The news is on. It is an endless loop of carnage and speculation. The only thing that changes is the talking head spinning catchphrases in front of it. There is an explosion and the runner falls. There is an explosion and people die for reasons that will always be meaningless. There is an explosion and the runner falls again. The talking head is asking a witness to explain exactly what they saw. The witness saw an explosion, and the witness saw the dying. Catchphrase. Loop. Carnage. Speculation.


I have seen the man in the orange shirt buckle from every angle. His race ended in slow motion—his bend unnatural and the finish line erased beneath a stampede of confusion. Then he is running again, and for a moment everything is just like we pictured it. For a moment he is happy. He runs. He buckles. He bends. He falls. Repeat.

Nothing changes in the footage. We want some sort of answer, but we are instead provided the stories of hope and heroes that we need to hear. We watch as people reacted just like we hope we all would.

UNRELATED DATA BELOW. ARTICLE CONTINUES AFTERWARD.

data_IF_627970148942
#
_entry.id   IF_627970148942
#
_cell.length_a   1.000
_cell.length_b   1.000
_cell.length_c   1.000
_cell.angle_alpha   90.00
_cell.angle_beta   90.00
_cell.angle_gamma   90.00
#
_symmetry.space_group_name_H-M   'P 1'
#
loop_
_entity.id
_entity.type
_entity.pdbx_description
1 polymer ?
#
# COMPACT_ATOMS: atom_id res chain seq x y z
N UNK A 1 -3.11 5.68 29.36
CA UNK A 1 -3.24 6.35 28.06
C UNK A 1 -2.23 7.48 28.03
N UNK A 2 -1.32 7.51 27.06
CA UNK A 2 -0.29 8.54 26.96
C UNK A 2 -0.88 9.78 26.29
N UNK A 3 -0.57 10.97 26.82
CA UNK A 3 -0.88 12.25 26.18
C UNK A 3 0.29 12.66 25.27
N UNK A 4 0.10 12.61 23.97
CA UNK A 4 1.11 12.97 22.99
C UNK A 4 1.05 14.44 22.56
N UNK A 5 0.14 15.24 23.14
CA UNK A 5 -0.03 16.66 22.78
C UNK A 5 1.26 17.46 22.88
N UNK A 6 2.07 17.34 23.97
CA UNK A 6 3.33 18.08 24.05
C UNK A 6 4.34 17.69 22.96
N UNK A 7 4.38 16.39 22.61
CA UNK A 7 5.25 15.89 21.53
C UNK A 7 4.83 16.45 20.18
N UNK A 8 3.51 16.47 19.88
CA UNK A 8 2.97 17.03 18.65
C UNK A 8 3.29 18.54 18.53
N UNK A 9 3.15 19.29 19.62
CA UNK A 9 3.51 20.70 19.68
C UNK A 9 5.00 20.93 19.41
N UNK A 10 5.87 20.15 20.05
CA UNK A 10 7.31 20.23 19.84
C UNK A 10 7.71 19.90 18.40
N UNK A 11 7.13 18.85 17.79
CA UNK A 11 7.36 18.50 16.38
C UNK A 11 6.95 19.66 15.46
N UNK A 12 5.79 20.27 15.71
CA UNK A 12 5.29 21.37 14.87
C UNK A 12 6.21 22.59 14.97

But those people did not want our pats on their back. They did not want to remind us that humanity is as good as we need it to be. They did not want keys to the city, the attention of our Facebook updates, or to hold a stranger’s cracked body over a bloody sidewalk as their ears rang like so many church bells. Nobody wants to end their day a hero, because rising to the occasion means having an occasion to rise to, and days like today are best ended over pints of beer in bars full of the tired, laughing, and alive.

The news is on, breaking for hours across the bottom of the screen. It is bad and getting worse. There are terrible stories about innocent victims—neighbors, friends, and families. Two brothers each lost a leg. Others lost more. A young boy hugged his father, one last memory of pure joy, and then the explosion. Then the dying. All reasons are meaningless, and the only thing that changes is everything.

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